As a musician ages, he gains valuable experience. But, Beaux Arts founding member Menahem Pressler says, one mustn’t place too much emphasis on age.
“In music itself, in expressing those ideas, you don’t hear actually the differences in age. Because that’s what makes the music so strong and what keeps the music alive after two hundred and some years; obviously that music doesn’t show any age and therefore the playing of it shouldn’t show any age.”
Aging gracefully, pianist Pressler, shows only a very slight sign of slowing fingers. Joined tonight by cellist Antonio Meneses, and British violinist Daniel Hope, both decades younger, Pressler says it’s not so much his hands that sometime trouble him, but his busy concert schedule.
“There is no difference between the playing and the desire to play between any of the three of us. There may be that we run after a plane or to a gate I will be the one who’s running much slower than the two others, but not in music.”
Tonight’s program is a moody mix of Beethoven, Mendelssohn and the solemn, but yet strangely cheerful, Piano Trio number two in e minor by Shostakovich.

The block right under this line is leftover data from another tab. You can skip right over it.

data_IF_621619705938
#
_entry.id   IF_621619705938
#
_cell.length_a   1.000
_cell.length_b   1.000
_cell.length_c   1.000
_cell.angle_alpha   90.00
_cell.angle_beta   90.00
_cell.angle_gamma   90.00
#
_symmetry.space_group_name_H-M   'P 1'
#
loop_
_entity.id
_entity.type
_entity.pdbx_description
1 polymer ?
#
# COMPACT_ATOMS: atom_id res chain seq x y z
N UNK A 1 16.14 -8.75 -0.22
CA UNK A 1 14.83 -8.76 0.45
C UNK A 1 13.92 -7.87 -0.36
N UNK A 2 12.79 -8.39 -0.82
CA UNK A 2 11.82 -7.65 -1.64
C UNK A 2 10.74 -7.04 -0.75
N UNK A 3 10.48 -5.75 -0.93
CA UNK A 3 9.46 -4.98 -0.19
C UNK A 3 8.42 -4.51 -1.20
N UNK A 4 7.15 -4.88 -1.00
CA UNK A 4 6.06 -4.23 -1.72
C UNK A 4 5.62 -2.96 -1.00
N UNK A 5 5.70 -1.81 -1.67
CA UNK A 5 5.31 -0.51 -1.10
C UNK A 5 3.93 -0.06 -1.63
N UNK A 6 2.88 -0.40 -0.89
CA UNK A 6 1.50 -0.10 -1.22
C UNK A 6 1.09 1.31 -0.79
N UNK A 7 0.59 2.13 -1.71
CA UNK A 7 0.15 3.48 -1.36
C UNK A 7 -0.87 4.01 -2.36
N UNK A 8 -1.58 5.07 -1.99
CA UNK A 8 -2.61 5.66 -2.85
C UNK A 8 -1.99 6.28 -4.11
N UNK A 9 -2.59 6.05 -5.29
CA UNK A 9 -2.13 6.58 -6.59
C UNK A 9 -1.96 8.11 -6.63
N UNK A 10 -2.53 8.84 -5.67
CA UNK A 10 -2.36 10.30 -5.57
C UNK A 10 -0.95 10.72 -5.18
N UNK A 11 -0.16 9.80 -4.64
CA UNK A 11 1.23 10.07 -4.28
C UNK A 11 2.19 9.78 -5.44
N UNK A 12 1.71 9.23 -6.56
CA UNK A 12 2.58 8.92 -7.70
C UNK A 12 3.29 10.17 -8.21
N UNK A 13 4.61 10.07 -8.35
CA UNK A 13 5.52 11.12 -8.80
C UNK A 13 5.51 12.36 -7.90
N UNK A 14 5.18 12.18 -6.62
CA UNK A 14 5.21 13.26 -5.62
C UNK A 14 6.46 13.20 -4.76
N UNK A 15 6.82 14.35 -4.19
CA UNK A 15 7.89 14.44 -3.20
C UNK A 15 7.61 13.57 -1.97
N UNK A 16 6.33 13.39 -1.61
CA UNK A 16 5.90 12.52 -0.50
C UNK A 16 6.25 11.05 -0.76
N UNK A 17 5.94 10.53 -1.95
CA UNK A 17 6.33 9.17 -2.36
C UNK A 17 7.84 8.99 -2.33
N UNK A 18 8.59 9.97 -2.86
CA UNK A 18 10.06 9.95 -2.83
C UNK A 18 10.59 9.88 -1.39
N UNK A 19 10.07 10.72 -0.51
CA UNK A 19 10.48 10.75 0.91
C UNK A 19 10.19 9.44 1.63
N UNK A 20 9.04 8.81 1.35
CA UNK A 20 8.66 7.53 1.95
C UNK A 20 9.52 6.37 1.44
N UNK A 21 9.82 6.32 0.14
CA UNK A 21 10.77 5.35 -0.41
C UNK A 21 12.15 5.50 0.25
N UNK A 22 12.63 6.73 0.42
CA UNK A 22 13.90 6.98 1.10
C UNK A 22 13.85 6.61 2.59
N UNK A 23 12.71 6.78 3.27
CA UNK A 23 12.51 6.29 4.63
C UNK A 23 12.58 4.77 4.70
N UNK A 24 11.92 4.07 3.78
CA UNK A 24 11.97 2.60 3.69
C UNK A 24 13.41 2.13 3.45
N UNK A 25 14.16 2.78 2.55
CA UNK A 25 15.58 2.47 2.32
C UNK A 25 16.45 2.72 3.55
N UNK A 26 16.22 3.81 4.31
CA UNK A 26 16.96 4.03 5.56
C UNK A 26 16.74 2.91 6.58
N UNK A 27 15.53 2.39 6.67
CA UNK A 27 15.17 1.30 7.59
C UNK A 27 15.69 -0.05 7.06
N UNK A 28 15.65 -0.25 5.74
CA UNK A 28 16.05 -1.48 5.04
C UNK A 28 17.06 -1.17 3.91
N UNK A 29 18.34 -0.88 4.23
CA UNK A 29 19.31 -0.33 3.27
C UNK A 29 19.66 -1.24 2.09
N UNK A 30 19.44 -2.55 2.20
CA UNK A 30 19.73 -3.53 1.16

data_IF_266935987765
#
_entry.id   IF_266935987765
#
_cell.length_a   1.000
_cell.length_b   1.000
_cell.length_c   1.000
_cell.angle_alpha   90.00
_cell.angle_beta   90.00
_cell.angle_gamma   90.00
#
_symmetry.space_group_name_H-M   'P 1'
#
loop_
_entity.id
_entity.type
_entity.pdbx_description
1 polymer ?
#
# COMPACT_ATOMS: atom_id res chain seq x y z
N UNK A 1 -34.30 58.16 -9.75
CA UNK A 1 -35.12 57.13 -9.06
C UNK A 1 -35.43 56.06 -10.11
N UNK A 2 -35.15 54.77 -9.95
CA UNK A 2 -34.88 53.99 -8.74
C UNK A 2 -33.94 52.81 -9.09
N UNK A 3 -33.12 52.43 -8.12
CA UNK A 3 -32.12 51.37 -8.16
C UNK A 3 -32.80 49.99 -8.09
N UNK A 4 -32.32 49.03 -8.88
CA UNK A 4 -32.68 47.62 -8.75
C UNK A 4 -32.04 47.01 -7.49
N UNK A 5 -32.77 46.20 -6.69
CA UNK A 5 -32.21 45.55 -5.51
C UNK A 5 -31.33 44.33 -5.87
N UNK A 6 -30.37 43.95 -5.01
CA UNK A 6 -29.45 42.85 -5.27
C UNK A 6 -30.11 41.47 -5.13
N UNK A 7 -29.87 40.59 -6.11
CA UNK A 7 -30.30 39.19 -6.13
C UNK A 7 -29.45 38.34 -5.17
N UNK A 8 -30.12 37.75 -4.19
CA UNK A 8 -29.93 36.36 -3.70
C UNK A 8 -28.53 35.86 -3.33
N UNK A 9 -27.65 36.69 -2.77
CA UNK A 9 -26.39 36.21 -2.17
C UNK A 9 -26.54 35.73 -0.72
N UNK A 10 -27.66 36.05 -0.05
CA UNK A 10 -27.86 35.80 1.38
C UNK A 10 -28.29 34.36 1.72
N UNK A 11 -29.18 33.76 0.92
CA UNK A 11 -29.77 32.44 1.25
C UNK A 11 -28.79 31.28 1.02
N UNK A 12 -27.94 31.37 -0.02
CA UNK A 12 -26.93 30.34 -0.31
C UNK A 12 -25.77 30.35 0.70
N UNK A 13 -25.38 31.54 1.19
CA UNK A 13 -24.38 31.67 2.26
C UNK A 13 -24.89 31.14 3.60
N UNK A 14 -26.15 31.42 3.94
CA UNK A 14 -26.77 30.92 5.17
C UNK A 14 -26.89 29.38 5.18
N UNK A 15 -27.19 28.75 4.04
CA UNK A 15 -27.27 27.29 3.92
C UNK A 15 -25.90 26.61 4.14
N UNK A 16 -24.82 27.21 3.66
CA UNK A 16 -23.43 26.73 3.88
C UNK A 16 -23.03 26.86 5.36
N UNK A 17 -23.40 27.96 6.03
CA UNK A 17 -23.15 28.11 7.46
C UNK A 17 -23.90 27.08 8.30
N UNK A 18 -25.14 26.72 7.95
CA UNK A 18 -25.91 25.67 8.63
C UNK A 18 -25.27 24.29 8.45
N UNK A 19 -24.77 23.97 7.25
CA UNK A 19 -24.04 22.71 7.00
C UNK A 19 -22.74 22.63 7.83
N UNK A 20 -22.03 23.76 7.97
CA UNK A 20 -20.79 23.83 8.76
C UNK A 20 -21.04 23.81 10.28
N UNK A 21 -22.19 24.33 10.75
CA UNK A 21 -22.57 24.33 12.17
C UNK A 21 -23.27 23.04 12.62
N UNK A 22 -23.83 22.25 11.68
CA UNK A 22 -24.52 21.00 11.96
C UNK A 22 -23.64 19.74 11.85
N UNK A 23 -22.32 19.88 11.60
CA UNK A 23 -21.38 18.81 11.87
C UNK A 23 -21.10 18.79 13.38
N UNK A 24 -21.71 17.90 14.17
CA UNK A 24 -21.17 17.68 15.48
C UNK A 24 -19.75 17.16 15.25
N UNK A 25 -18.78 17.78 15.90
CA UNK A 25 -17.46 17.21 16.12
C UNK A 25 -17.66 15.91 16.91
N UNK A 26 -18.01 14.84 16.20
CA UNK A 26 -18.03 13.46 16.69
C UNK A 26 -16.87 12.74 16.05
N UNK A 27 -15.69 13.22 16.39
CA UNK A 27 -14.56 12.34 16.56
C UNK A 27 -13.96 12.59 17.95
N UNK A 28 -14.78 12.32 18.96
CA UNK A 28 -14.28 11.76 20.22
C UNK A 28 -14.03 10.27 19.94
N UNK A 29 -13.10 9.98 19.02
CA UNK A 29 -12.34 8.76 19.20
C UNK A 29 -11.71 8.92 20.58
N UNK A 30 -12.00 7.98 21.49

“The anguish and the pain of our time expressed in the most direct and most personal way.”
Like the final movement of the Shostakovich, music so inspired by the vigorous dances of eastern European Jews, Pressler believes his continued spirit hails from a higher hall.
“Because that I have been given by God the opportunity still to have the strength and the endurance and the fingers and the head and the desire to perform, is wonderful.”
Pianist Menahem Pressler - eighty-two years young, and still going strong.
The Beaux Arts Trio performs in the Music Recital Hall (Capistrano Hall) at Sacramento State on Monday, April 24th at 8 p.m. For ticket information, call (916) 278-4323.